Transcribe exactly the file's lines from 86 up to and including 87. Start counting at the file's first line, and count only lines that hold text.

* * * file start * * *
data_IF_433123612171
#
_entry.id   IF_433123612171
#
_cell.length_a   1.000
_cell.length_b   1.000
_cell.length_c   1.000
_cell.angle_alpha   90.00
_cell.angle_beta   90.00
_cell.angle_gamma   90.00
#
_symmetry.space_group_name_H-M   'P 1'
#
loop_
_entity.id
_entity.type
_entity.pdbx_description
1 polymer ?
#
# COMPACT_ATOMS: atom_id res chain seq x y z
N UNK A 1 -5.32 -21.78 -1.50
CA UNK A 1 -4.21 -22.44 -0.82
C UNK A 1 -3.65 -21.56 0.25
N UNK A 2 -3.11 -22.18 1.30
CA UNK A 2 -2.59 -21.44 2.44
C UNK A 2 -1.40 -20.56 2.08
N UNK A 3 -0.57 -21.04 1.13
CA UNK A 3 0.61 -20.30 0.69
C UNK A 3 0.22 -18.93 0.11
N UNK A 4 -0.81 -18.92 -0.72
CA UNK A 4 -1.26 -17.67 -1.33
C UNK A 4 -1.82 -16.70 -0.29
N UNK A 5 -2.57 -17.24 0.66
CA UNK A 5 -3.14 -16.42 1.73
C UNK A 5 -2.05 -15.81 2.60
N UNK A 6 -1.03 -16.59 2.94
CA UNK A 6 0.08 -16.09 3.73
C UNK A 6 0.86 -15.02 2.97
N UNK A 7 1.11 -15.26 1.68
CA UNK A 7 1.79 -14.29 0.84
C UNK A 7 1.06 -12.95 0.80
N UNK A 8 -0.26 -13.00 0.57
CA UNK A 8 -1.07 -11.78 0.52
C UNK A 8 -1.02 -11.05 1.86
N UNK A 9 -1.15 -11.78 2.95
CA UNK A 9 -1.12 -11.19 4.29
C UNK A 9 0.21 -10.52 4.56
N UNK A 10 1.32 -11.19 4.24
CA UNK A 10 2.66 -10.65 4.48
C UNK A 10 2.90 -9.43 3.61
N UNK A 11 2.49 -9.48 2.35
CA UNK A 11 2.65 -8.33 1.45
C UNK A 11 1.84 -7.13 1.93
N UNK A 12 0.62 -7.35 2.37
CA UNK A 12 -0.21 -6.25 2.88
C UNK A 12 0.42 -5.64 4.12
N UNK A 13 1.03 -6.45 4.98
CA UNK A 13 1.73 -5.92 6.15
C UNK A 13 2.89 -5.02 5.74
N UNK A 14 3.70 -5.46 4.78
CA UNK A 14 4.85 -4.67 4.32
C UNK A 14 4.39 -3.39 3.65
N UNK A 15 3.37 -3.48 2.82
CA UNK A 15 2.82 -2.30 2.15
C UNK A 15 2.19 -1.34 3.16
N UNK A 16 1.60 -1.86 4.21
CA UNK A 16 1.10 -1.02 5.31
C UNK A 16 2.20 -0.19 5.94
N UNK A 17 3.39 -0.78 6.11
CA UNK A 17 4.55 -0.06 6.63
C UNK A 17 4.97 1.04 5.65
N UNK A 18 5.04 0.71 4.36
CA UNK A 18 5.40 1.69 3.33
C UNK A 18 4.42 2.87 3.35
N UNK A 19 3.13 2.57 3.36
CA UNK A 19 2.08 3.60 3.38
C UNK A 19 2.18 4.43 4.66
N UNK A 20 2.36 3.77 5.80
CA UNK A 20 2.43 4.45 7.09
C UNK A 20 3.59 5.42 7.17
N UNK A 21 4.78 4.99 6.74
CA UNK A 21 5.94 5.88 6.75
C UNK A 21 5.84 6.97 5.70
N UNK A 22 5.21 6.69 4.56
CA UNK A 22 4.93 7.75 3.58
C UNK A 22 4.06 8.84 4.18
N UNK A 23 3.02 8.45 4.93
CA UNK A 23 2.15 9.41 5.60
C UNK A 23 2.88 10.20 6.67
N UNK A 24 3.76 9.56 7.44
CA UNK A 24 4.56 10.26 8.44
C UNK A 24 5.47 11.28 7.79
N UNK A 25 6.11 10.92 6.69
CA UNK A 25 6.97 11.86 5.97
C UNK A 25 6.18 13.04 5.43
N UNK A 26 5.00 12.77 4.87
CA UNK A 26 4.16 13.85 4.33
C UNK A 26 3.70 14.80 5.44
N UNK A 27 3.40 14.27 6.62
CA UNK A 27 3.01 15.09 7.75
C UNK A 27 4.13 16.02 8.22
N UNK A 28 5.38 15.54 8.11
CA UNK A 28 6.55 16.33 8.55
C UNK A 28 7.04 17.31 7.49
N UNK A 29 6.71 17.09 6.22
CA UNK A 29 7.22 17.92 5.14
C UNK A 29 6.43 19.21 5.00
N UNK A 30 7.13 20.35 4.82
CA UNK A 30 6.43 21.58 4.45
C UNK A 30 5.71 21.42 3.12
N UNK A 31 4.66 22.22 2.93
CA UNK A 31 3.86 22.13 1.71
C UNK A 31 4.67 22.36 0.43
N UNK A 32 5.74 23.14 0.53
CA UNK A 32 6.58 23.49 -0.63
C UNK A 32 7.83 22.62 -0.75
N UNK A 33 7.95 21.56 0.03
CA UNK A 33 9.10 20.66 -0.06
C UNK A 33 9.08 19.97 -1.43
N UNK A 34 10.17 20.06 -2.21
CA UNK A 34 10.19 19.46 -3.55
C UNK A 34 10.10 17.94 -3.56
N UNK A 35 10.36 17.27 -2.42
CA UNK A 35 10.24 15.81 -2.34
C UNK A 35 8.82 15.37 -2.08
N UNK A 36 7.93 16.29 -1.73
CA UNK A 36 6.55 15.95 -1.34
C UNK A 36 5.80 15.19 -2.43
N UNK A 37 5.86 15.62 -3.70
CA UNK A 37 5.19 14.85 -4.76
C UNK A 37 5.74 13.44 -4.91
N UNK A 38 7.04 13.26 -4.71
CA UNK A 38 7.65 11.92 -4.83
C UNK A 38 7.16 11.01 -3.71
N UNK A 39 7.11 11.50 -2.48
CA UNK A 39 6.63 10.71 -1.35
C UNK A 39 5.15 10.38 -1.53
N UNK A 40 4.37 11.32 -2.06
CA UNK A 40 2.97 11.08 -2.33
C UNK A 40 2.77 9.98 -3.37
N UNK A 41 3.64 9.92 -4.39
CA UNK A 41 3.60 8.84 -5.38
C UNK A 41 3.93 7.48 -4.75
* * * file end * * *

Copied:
C UNK A 22 4.06 8.84 4.18
N UNK A 23 3.02 8.45 4.93